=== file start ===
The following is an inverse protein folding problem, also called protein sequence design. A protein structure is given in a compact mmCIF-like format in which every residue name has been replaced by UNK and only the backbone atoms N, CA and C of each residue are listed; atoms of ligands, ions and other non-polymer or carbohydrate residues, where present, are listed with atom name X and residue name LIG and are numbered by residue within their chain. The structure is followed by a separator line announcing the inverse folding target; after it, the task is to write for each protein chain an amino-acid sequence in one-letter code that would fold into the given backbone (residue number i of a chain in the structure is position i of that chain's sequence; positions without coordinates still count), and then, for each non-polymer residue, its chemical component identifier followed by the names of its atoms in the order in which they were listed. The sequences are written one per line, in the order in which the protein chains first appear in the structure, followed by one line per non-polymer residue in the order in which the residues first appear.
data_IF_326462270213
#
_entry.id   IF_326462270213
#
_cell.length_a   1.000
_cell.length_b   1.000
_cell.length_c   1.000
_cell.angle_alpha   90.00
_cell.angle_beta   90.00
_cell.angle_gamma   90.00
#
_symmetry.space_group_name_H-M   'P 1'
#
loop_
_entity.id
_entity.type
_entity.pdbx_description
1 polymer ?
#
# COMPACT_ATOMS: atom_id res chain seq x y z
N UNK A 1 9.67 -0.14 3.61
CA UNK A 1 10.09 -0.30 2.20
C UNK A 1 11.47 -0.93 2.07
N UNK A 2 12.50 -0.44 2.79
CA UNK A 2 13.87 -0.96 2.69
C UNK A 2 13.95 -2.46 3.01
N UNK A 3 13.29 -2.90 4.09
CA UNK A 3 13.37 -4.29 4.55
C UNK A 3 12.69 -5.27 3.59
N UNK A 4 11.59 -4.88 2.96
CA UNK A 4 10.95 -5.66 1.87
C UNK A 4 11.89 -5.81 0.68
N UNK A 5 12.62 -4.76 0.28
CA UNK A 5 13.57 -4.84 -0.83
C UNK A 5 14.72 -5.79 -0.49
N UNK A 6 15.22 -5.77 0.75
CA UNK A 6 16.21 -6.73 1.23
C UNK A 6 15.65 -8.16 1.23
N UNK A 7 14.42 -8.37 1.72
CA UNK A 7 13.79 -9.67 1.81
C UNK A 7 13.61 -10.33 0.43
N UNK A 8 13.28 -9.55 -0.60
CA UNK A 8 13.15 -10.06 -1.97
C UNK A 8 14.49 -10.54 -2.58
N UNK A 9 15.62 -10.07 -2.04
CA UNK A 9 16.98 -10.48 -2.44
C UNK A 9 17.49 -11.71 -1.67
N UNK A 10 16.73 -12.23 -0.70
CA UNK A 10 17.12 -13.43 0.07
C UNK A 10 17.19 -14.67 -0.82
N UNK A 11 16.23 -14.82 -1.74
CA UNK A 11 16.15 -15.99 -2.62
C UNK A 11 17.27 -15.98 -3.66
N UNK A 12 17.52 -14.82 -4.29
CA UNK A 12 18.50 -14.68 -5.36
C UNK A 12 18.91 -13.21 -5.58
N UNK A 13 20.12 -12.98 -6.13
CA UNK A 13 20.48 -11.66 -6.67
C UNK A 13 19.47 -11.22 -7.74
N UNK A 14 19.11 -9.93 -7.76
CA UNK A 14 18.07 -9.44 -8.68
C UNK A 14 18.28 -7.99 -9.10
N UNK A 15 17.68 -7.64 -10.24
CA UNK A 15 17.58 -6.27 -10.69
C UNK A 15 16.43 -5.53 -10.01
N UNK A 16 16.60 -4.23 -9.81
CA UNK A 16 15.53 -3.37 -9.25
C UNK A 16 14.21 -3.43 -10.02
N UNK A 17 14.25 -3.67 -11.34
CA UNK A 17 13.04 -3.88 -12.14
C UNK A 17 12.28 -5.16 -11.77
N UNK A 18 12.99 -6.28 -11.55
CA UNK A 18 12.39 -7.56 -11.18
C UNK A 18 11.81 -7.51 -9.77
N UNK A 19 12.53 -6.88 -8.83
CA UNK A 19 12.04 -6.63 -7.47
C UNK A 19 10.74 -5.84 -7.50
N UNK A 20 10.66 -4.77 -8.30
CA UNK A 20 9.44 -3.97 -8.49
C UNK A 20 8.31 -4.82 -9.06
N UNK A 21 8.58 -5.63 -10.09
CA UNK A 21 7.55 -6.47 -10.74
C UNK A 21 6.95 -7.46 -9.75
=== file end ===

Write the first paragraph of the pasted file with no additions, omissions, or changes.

The following is an inverse protein folding problem, also called protein sequence design. A protein structure is given in a compact mmCIF-like format in which every residue name has been replaced by UNK and only the backbone atoms N, CA and C of each residue are listed; atoms of ligands, ions and other non-polymer or carbohydrate residues, where present, are listed with atom name X and residue name LIG and are numbered by residue within their chain. The structure is followed by a separator line announcing the inverse folding target; after it, the task is to write for each protein chain an amino-acid sequence in one-letter code that would fold into the given backbone (residue number i of a chain in the structure is position i of that chain's sequence; positions without coordinates still count), and then, for each non-polymer residue, its chemical component identifier followed by the names of its atoms in the order in which they were listed. The sequences are written one per line, in the order in which the protein chains first appear in the structure, followed by one line per non-polymer residue in the order in which the residues first appear.